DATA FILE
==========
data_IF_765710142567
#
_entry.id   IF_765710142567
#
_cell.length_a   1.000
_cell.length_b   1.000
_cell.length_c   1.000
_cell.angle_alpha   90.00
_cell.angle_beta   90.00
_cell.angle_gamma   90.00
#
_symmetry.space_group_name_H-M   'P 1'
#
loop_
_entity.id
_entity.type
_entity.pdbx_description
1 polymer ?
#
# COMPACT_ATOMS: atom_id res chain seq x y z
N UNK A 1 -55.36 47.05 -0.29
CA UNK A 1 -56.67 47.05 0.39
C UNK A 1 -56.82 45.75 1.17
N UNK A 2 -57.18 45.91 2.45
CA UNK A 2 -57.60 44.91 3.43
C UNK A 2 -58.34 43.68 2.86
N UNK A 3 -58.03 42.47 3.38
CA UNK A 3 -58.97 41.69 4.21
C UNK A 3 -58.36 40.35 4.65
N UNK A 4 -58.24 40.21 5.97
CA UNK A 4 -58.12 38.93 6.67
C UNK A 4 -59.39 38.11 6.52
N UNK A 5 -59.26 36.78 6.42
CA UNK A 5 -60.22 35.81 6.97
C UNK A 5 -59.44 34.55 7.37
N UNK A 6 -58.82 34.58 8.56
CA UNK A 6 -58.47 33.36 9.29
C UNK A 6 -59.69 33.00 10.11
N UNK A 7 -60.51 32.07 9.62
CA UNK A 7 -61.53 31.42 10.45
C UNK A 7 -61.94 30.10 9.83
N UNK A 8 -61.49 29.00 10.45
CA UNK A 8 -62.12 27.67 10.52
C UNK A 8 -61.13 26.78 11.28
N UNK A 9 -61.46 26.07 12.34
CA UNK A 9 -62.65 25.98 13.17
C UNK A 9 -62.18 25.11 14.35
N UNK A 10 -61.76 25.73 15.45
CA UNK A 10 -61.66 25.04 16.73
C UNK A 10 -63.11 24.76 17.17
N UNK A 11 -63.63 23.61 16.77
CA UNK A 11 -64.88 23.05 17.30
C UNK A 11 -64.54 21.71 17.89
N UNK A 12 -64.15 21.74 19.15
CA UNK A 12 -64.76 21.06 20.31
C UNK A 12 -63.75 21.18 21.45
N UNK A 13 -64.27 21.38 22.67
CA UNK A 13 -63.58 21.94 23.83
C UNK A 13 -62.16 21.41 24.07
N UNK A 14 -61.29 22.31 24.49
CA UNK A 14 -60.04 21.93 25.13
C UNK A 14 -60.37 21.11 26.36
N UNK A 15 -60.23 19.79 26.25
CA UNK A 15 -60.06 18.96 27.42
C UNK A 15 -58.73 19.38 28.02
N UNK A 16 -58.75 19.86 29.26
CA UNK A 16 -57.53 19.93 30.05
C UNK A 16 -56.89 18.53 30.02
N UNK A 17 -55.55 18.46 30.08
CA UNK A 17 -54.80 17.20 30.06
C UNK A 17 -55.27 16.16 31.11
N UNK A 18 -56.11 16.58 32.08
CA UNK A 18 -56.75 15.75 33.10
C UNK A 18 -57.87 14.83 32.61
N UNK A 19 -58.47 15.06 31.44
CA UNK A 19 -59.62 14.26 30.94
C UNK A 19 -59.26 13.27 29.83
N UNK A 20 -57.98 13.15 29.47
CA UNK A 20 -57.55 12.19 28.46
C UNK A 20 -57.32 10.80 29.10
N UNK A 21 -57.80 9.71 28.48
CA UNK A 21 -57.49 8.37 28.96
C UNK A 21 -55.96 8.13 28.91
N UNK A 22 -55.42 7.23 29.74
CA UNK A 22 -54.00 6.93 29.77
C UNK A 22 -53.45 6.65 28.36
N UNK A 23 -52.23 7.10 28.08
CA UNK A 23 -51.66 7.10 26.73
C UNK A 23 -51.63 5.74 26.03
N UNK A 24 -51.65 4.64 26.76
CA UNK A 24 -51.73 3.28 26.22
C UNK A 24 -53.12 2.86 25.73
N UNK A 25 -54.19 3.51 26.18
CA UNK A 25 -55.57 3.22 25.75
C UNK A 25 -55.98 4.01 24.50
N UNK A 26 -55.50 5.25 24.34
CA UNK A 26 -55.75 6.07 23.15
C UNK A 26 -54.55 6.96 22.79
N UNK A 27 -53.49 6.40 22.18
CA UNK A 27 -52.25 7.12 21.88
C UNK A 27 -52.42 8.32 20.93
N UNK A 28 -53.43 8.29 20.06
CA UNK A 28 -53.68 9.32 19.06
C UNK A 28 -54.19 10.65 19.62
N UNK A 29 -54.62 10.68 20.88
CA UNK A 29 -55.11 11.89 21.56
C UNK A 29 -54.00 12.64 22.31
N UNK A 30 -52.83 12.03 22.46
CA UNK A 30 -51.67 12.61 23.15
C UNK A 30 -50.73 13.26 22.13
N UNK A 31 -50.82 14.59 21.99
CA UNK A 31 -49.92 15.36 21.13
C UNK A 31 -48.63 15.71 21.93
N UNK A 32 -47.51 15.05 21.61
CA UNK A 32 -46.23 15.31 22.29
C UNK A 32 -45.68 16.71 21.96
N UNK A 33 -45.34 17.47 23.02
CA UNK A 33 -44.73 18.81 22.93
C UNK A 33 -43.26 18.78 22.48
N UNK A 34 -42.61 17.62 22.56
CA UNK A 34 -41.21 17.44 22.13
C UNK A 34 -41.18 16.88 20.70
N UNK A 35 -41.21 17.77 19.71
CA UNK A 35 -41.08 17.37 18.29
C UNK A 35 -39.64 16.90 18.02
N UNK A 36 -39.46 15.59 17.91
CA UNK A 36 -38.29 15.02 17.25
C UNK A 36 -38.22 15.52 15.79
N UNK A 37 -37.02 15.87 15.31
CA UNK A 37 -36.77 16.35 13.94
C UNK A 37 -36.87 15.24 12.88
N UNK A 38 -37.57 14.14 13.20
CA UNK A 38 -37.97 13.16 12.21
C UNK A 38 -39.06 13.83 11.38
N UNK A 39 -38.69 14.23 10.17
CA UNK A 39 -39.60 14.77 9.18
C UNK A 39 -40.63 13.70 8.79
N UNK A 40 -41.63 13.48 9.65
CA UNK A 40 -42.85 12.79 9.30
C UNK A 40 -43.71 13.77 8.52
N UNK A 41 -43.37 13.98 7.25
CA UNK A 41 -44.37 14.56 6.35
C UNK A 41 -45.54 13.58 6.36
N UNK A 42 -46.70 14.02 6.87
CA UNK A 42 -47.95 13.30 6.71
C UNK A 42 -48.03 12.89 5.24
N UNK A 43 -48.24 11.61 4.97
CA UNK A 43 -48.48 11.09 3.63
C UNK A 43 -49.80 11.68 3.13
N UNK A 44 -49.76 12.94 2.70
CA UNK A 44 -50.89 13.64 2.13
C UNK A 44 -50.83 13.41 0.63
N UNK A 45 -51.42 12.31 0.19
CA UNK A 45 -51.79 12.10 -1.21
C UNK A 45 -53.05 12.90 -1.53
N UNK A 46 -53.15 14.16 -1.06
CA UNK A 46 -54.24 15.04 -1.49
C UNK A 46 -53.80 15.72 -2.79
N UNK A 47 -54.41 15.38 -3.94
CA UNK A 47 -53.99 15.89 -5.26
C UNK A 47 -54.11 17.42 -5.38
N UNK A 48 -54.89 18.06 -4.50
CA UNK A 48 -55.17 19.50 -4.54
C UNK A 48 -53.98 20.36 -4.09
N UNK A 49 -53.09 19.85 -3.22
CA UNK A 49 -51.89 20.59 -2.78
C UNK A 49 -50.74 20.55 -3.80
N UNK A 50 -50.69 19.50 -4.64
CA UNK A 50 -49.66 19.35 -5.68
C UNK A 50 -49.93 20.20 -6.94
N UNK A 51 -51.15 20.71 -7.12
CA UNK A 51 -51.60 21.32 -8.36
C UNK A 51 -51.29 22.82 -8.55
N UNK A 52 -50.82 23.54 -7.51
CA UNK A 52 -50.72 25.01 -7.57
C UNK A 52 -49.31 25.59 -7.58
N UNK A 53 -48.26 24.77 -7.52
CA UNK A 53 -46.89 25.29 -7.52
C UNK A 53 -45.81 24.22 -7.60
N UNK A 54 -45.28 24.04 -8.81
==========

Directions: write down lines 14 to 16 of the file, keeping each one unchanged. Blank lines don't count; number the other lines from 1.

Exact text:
loop_
_entity.id
_entity.type